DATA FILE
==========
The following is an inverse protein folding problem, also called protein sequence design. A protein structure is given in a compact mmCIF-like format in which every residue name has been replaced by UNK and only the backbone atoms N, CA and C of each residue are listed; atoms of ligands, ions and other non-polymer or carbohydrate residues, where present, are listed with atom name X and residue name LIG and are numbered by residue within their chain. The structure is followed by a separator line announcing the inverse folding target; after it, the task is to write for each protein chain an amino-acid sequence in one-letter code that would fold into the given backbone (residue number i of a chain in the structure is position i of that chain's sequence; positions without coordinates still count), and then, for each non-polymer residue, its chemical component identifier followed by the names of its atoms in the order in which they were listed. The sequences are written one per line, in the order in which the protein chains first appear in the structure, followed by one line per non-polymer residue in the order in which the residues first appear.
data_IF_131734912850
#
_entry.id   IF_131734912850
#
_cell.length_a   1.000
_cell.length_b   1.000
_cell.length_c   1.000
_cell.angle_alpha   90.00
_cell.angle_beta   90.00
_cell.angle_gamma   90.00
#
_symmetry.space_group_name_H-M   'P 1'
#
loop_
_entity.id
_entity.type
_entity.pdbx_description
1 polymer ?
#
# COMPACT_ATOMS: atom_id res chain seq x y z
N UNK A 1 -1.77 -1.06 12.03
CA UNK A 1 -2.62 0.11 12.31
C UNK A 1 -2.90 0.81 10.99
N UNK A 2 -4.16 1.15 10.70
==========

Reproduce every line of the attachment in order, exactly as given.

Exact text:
The following is an inverse protein folding problem, also called protein sequence design. A protein structure is given in a compact mmCIF-like format in which every residue name has been replaced by UNK and only the backbone atoms N, CA and C of each residue are listed; atoms of ligands, ions and other non-polymer or carbohydrate residues, where present, are listed with atom name X and residue name LIG and are numbered by residue within their chain. The structure is followed by a separator line announcing the inverse folding target; after it, the task is to write for each protein chain an amino-acid sequence in one-letter code that would fold into the given backbone (residue number i of a chain in the structure is position i of that chain's sequence; positions without coordinates still count), and then, for each non-polymer residue, its chemical component identifier followed by the names of its atoms in the order in which they were listed. The sequences are written one per line, in the order in which the protein chains first appear in the structure, followed by one line per non-polymer residue in the order in which the residues first appear.
data_IF_131734912850
#
_entry.id   IF_131734912850
#
_cell.length_a   1.000
_cell.length_b   1.000
_cell.length_c   1.000
_cell.angle_alpha   90.00
_cell.angle_beta   90.00
_cell.angle_gamma   90.00
#
_symmetry.space_group_name_H-M   'P 1'
#
loop_
_entity.id
_entity.type
_entity.pdbx_description
1 polymer ?
#
# COMPACT_ATOMS: atom_id res chain seq x y z
N UNK A 1 -1.77 -1.06 12.03
CA UNK A 1 -2.62 0.11 12.31
C UNK A 1 -2.90 0.81 10.99
N UNK A 2 -4.16 1.15 10.70